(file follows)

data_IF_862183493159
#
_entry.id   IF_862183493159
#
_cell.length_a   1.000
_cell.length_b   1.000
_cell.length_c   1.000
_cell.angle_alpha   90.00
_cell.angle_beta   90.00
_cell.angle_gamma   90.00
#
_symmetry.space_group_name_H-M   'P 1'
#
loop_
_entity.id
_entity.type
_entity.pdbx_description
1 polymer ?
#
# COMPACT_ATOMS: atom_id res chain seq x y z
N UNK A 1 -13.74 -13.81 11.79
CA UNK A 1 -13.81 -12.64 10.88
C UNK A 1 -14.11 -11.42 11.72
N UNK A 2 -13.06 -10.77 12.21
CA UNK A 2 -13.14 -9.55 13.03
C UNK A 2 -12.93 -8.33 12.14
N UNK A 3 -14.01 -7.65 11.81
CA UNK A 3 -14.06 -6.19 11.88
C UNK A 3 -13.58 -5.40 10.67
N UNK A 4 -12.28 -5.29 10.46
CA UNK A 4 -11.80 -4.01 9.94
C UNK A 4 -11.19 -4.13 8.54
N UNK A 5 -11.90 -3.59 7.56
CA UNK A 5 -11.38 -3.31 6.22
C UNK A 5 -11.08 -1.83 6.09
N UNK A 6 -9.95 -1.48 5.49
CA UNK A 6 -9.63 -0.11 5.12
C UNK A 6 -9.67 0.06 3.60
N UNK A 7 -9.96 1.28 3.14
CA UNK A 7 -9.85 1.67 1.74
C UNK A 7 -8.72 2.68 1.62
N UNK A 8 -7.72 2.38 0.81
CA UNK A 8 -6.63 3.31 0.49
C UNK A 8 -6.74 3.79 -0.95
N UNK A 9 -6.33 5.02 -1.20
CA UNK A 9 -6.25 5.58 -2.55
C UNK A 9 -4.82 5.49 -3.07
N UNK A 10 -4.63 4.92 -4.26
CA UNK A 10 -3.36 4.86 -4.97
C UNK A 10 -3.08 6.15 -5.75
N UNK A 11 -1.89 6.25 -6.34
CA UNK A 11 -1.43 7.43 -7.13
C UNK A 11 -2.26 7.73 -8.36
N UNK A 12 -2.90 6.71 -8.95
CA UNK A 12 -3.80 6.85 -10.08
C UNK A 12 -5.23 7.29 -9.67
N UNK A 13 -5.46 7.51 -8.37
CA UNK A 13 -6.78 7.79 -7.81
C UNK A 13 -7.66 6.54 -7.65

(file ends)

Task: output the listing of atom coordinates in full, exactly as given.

data_IF_862183493159
#
_entry.id   IF_862183493159
#
_cell.length_a   1.000
_cell.length_b   1.000
_cell.length_c   1.000
_cell.angle_alpha   90.00
_cell.angle_beta   90.00
_cell.angle_gamma   90.00
#
_symmetry.space_group_name_H-M   'P 1'
#
loop_
_entity.id
_entity.type
_entity.pdbx_description
1 polymer ?
#
# COMPACT_ATOMS: atom_id res chain seq x y z
N UNK A 1 -13.74 -13.81 11.79
CA UNK A 1 -13.81 -12.64 10.88
C UNK A 1 -14.11 -11.42 11.72
N UNK A 2 -13.06 -10.77 12.21
CA UNK A 2 -13.14 -9.55 13.03
C UNK A 2 -12.93 -8.33 12.14
N UNK A 3 -14.01 -7.65 11.81
CA UNK A 3 -14.06 -6.19 11.88
C UNK A 3 -13.58 -5.40 10.67
N UNK A 4 -12.28 -5.29 10.46
CA UNK A 4 -11.80 -4.01 9.94
C UNK A 4 -11.19 -4.13 8.54
N UNK A 5 -11.90 -3.59 7.56
CA UNK A 5 -11.38 -3.31 6.22
C UNK A 5 -11.08 -1.83 6.09
N UNK A 6 -9.95 -1.48 5.49
CA UNK A 6 -9.63 -0.11 5.12
C UNK A 6 -9.67 0.06 3.60
N UNK A 7 -9.96 1.28 3.14
CA UNK A 7 -9.85 1.67 1.74
C UNK A 7 -8.72 2.68 1.62
N UNK A 8 -7.72 2.38 0.81
CA UNK A 8 -6.63 3.31 0.49
C UNK A 8 -6.74 3.79 -0.95
N UNK A 9 -6.33 5.02 -1.20
CA UNK A 9 -6.25 5.58 -2.55
C UNK A 9 -4.82 5.49 -3.07
N UNK A 10 -4.63 4.92 -4.26
CA UNK A 10 -3.36 4.86 -4.97
C UNK A 10 -3.08 6.15 -5.75
N UNK A 11 -1.89 6.25 -6.34
CA UNK A 11 -1.43 7.43 -7.13
C UNK A 11 -2.26 7.73 -8.36
N UNK A 12 -2.90 6.71 -8.95
CA UNK A 12 -3.80 6.85 -10.08
C UNK A 12 -5.23 7.29 -9.67
N UNK A 13 -5.46 7.51 -8.37
CA UNK A 13 -6.78 7.79 -7.81
C UNK A 13 -7.66 6.54 -7.65